IMO: This was one of the earliest picks of NF season, and while some of those initial selections get boring by May, this one has grown on me. It’s a strange song, mainly in terms of the verses, but the chorus is rockin’ (and I, having used the term ‘rockin’’ am apparently a fifty-year-old man going through a midlife crisis). It reminds me so much of the Killers’ back catalogue, which may also be latched on to by voters. Lithuania does have a way of qualifying against all the odds, as proven in 2011 and 2012. I do feel that the odds are out of their favour again in 2013, even though I have a sneaking regard for Something. It’s got a bit of quirk, but probably not enough to be considered memorable, unless everybody keeps talking about ‘that weird dude wearing a top hat’, should that weird dude wear his top hat. Speaking of which, Andrius is one gentlemanly gentleman, dressing up in his finery to sing a rock song and asking us all if we mind that he’s in love with us. They just don’t make guys like that anymore, do they?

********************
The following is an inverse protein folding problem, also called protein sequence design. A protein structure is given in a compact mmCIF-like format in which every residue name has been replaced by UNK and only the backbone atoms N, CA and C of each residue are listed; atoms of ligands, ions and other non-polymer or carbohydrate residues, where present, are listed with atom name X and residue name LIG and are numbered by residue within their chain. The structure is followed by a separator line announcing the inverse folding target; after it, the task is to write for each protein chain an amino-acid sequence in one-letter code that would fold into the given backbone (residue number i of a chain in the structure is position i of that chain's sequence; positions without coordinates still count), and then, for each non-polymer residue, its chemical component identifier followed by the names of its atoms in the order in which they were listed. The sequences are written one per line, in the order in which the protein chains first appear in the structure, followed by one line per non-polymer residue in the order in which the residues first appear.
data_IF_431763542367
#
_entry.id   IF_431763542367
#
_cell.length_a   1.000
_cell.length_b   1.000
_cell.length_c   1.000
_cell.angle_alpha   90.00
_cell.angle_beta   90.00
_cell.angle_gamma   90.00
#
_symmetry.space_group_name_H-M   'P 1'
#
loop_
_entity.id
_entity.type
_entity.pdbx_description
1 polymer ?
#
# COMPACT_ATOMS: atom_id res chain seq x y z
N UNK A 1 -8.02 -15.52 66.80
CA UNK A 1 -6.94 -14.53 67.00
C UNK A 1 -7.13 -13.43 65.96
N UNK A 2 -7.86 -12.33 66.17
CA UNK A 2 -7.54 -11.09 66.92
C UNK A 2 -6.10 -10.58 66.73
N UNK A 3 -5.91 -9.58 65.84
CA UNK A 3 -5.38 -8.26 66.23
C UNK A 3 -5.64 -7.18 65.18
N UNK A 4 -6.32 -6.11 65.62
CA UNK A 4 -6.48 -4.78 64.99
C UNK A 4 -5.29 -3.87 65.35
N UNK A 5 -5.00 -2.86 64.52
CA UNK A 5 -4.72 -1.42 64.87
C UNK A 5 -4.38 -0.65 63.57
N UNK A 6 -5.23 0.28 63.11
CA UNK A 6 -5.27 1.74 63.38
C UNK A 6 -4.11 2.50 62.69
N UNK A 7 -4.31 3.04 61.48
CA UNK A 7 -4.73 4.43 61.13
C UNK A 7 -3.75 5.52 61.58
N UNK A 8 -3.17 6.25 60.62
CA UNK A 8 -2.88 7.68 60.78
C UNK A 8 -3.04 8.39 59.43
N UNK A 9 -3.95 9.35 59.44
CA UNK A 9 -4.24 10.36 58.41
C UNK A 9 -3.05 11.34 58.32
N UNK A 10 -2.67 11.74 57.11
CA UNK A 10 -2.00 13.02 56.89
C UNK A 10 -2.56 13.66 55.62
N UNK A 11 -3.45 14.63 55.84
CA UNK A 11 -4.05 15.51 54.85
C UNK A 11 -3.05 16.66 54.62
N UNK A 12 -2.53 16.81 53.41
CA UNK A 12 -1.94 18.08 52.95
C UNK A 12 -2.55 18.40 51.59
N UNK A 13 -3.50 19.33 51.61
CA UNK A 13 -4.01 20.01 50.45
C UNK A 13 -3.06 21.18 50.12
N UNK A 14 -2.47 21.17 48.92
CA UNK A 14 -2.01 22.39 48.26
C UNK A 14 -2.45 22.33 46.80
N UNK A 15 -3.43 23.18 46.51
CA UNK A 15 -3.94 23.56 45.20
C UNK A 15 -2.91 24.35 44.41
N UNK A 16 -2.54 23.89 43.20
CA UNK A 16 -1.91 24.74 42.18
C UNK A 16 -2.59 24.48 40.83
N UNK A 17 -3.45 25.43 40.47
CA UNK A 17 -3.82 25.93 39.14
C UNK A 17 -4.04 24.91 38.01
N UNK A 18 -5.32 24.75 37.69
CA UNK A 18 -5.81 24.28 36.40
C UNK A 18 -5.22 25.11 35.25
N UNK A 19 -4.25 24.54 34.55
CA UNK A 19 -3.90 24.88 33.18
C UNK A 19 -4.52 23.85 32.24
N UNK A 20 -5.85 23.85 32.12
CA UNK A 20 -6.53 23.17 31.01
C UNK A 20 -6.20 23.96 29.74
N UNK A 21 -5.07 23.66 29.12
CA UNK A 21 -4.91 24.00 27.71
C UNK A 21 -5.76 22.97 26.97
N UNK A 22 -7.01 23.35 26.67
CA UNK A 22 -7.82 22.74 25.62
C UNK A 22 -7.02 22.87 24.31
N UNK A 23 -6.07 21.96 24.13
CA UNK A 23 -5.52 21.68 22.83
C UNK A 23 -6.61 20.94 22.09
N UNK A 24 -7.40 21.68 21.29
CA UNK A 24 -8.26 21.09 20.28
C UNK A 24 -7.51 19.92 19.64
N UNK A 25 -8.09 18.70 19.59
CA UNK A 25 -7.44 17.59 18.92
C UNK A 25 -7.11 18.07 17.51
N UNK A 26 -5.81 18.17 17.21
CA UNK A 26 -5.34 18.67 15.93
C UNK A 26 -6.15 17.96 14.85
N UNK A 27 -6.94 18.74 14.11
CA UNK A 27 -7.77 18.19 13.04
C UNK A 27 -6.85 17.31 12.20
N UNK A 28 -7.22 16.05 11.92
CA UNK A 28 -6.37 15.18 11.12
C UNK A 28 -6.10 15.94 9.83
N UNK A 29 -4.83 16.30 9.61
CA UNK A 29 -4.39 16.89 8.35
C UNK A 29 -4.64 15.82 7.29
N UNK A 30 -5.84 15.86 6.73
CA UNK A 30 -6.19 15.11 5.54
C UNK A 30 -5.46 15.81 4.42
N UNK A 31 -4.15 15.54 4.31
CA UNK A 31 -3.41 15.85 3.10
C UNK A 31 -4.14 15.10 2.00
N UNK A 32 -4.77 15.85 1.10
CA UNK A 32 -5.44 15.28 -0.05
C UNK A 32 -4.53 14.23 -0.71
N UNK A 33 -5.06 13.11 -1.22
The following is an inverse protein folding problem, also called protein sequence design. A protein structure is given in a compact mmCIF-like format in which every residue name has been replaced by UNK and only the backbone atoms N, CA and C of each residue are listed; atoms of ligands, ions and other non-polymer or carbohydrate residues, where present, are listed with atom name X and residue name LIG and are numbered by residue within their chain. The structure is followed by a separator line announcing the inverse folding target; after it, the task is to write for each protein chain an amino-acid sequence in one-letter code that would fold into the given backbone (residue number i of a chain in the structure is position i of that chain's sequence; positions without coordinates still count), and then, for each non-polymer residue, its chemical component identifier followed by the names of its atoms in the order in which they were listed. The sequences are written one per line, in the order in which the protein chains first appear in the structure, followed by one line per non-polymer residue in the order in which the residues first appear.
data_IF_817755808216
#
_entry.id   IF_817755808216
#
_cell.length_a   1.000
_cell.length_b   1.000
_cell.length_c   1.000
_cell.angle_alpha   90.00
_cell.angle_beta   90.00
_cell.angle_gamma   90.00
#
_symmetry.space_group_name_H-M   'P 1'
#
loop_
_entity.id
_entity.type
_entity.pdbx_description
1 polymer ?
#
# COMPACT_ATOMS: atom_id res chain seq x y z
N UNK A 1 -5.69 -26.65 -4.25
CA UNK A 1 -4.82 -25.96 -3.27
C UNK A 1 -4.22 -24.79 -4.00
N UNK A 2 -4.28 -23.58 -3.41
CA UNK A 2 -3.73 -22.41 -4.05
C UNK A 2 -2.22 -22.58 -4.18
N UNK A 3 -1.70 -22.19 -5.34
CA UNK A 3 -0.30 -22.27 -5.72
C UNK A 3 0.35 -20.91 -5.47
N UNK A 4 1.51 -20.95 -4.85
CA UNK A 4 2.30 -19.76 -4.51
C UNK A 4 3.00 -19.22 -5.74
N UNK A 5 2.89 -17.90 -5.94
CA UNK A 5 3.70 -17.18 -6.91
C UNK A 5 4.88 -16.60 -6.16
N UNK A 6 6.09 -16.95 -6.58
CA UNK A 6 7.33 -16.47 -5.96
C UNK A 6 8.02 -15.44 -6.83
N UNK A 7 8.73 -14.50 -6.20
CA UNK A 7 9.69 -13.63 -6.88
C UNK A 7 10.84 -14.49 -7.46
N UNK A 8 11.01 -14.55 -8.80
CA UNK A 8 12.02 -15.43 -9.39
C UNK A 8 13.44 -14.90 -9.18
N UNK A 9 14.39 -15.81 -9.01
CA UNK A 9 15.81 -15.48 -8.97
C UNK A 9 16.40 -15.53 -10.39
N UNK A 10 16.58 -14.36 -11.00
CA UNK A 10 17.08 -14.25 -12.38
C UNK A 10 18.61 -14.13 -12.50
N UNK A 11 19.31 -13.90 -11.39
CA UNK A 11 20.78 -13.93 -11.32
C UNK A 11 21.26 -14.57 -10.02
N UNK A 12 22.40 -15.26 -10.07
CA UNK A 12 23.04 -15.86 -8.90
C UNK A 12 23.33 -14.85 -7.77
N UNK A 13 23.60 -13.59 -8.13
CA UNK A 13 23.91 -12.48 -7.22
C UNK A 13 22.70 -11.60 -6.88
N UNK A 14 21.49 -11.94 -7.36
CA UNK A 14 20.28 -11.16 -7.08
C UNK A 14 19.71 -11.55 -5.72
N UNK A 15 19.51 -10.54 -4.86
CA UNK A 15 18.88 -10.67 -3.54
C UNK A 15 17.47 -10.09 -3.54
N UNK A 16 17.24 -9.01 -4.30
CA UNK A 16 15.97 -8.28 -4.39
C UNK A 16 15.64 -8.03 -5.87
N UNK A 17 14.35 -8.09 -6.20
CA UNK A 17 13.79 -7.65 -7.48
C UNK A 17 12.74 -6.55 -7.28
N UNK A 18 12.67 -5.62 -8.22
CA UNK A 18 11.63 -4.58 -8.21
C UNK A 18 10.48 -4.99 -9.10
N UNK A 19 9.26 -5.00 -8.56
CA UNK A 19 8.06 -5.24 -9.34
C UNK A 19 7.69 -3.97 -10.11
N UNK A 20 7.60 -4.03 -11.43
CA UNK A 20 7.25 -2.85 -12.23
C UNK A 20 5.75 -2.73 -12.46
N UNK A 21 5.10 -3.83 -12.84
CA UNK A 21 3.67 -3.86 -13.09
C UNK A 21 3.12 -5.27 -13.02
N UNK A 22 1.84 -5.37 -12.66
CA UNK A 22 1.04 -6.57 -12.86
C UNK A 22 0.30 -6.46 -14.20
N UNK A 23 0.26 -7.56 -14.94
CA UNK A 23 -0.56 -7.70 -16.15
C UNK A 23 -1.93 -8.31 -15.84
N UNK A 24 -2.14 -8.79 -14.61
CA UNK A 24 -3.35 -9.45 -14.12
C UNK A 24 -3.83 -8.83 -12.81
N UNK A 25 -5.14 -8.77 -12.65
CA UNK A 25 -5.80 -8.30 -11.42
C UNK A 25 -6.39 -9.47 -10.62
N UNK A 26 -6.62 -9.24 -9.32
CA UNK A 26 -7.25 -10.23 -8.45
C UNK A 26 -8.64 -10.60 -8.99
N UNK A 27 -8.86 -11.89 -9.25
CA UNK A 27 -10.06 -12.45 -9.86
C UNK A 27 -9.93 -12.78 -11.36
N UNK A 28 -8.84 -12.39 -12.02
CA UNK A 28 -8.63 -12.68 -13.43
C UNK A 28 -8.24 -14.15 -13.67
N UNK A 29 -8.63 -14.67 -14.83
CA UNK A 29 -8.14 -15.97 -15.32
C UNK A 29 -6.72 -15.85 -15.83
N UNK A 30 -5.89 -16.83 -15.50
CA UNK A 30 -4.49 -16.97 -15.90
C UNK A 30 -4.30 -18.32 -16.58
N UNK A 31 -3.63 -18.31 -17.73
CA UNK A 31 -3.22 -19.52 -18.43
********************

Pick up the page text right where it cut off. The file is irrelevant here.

Winner, loser or grower: Winner. 7 points.
Pred Da Se Razdeni by Lozano & Esma